Taitz is a loon, but I had no idea they were blaming Taft for her antics. Did they blame Duke for Nixon? If anything, I guess Taft deserves a little credit, she did pass the bar.
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Messages - Maintain FL 350
If you take the LSAT twice, most schools will either average your scores together or use the highest score. I have no idea what happens if you take it three times. You may have to wait a while before you can take it again, check with LSAC.
I would definitley advise taking a course if possible. I took kaplan and found it to be very beneficial. They had a test center in my area and I went every single day and took at least one full LSAT under actual test conditions, then analyzed my answers. Very helpful. It is expensive, however. If you do take a class you will get out of it what you put into it. Work hard, review your answers (don't just keep re-taking tests without review), and make the LSAT your single focus.
If you're not in a rush and can wait a while, I'd say take a class and re-take the LSAT. If you do decide to go to Cooley, take the time to research all aspects of the school and understand what it's going to take to succeed both in law school and afterwards. Transferring is not easy, and you really should not go to any law school that you aren't prepared to graduate from.
I hope that helped, good luck!
« on: May 10, 2012, 12:59:27 AM »
I don't have any personal experience with either school, so keep that in mind as you read this. To me, it sounds like UMass is probably a better bet.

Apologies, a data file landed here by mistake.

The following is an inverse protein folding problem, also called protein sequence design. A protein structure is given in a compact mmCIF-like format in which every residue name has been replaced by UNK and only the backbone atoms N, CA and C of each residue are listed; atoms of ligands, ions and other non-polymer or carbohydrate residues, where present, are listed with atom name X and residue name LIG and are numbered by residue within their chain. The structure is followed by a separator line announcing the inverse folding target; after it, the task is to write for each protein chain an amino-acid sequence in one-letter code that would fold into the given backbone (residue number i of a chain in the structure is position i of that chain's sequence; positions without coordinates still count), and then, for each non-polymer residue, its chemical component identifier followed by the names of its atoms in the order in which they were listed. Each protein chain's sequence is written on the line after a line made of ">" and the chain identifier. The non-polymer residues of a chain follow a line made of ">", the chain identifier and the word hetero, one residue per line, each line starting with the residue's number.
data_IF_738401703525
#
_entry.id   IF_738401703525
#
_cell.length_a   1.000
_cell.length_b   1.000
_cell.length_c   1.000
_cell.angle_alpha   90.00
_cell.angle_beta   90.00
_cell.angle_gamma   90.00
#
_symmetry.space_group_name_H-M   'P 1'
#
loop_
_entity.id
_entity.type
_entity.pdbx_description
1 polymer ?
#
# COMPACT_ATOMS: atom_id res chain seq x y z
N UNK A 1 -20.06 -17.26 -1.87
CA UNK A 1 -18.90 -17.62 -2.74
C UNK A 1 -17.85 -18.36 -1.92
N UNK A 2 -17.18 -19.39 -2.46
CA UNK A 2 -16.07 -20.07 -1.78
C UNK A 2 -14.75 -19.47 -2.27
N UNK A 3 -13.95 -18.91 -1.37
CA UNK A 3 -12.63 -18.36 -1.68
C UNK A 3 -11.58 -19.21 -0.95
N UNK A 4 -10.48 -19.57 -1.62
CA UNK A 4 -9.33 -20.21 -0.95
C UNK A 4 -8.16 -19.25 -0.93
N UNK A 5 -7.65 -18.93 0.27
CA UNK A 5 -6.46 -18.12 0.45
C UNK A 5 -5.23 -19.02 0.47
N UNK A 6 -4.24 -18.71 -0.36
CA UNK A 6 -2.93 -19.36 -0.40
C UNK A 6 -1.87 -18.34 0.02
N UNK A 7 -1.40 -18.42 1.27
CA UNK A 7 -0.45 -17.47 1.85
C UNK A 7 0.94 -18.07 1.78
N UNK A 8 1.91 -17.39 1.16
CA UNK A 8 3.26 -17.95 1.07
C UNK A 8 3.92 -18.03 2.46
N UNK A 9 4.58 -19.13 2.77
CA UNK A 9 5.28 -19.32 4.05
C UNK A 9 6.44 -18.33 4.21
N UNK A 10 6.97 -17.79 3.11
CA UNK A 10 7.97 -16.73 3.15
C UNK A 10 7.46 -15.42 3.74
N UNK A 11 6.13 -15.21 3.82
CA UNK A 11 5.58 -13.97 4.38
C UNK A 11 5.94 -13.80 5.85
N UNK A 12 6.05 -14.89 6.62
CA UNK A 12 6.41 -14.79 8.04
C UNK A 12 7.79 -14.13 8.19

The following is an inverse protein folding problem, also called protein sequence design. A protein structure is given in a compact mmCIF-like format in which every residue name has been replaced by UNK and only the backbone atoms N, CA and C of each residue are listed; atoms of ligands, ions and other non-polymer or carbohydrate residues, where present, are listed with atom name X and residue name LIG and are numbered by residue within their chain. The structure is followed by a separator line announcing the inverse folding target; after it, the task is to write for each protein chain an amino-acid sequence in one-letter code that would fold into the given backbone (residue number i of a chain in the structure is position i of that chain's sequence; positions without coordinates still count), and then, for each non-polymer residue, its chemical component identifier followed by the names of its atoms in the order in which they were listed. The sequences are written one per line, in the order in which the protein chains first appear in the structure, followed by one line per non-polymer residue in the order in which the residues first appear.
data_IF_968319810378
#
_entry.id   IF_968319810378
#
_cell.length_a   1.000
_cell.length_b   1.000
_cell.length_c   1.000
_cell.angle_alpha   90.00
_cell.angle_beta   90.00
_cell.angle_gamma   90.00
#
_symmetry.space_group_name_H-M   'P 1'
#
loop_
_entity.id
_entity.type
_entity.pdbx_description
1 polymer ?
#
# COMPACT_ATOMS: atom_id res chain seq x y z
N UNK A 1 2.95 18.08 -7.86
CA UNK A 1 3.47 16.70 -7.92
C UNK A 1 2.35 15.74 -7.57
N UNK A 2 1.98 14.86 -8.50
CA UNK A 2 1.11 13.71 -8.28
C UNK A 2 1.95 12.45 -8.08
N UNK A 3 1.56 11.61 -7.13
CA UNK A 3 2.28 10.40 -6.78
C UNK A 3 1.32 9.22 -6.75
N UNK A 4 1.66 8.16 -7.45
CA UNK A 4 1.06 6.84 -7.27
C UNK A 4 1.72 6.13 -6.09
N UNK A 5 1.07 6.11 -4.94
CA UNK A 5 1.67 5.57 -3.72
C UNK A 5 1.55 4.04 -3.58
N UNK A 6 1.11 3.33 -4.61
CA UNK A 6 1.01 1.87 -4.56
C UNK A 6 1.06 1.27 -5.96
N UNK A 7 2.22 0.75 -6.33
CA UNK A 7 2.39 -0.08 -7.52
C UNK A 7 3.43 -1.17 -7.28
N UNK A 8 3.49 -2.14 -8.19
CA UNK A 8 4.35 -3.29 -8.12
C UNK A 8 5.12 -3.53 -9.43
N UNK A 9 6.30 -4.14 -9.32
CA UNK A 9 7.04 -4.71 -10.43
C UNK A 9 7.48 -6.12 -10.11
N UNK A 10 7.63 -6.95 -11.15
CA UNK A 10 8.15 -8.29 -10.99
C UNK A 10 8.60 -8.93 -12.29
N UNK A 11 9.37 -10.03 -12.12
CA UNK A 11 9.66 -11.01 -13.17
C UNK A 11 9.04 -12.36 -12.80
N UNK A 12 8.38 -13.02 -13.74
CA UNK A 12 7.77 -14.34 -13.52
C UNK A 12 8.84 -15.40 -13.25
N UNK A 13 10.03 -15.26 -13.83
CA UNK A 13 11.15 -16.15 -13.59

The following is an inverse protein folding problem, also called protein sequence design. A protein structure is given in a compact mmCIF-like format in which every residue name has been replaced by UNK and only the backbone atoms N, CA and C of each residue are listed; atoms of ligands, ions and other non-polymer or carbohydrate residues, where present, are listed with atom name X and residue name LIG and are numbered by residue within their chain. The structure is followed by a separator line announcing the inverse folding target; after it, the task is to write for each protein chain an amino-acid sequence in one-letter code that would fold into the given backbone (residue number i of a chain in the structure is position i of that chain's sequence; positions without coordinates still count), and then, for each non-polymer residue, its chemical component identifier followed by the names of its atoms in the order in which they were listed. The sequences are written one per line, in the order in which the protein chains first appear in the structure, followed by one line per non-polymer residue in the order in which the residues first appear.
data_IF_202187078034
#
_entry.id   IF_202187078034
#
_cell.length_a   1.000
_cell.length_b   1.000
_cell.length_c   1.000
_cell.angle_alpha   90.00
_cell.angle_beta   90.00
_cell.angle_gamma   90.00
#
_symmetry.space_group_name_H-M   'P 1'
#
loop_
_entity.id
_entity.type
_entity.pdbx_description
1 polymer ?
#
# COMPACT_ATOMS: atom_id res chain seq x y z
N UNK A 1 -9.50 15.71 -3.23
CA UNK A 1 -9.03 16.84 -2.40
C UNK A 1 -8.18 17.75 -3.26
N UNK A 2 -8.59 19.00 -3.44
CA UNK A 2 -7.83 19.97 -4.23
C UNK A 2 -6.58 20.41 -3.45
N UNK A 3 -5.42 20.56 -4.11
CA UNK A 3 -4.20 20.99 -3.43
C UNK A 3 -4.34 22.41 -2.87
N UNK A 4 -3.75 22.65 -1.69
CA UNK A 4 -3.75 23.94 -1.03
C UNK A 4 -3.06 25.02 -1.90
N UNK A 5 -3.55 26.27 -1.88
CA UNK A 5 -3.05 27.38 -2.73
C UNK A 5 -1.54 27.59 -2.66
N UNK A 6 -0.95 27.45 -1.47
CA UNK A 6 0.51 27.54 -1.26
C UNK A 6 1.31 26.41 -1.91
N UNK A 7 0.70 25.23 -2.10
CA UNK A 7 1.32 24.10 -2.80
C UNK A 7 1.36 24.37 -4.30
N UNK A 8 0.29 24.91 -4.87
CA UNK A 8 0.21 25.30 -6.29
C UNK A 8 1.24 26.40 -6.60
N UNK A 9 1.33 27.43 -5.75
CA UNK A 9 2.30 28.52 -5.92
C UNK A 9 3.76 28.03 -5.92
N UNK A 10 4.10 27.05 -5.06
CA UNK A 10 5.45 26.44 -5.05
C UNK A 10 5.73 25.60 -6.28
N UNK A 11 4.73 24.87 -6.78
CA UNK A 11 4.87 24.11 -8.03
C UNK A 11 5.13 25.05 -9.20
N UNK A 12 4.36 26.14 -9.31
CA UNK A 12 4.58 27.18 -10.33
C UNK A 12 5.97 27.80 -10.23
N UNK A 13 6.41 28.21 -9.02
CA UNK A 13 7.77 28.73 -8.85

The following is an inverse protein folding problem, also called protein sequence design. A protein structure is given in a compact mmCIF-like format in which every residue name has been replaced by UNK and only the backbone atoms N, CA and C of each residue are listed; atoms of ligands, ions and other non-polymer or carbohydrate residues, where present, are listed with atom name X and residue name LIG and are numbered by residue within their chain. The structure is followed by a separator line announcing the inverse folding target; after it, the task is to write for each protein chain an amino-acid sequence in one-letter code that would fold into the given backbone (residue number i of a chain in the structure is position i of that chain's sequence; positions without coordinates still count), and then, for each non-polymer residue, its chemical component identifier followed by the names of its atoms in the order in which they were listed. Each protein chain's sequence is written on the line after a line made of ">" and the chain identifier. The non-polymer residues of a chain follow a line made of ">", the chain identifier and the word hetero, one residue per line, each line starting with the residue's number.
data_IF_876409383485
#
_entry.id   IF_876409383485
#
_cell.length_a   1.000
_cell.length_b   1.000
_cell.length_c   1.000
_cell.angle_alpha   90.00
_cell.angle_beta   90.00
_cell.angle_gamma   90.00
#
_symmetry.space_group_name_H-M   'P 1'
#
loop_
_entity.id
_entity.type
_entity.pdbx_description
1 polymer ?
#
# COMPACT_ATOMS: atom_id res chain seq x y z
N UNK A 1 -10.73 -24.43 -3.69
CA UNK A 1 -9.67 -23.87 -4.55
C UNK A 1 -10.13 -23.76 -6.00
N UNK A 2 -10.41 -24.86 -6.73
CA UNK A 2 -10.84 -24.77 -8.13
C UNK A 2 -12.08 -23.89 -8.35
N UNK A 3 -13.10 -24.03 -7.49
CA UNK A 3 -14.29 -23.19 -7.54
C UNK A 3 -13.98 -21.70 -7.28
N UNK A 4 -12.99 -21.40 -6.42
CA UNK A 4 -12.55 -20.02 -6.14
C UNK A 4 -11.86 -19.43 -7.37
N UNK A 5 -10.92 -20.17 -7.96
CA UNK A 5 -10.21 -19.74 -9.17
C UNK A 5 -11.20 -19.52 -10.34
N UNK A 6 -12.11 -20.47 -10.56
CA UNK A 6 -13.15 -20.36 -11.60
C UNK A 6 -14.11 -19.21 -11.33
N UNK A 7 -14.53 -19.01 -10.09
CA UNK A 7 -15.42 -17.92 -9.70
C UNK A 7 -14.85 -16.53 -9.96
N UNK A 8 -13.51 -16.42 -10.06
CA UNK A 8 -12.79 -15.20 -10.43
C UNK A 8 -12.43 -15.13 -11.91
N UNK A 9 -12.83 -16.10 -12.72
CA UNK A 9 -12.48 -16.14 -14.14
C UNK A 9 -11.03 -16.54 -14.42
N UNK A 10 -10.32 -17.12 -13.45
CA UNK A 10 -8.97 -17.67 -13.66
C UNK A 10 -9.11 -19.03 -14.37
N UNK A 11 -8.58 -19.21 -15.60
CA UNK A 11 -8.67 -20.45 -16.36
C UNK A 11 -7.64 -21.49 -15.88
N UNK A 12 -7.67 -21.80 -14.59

1) It's cheaper, a huge advantage. Since neither school currently has a huge reputation, you might as well save money.
2) The UMass system is fairly well respected, and I think there's a good chance that UMass Law will eventually build up a solid reputation. Having a strong, well recognized parent institution supporting the law school is invaluable. It means that even though the law school is new, the institution already has experience with administration, fundraising, setting up financial aid programs, etc. All of that experience will come into play when the law school applies for full ABA approval. The ABA looks at everything from long term financial viability, to employment policies and administrative stability. Also, UMass has already hired some pretty good people, including Malagrino (formerly of La Verne and USD) for property. All good signs.
3) NESL, on the other hand, has probably peaked and isn't going any higher.
Of course the LSAT isn't perfect, no test is. However, as you point out, the LSAT is a dependable predictor of academic aptitude (the exact thing it is designed to predict!). It stands to reason that in most cases a student with a high LSAT score will out perform those with lower scores. The LSAT is not supposed to approximate the law school experience, it just measures ability.
To the OP: don't go to ANY law school unless you are prepared to spend all three years there. Once you start you will quickly discover that law school, whether you're at Harvard or Cooley, is nothing like college. The competition is intense and it's very difficult to predict how you will perform, especially if you're coming in with less-than-stellar numbers.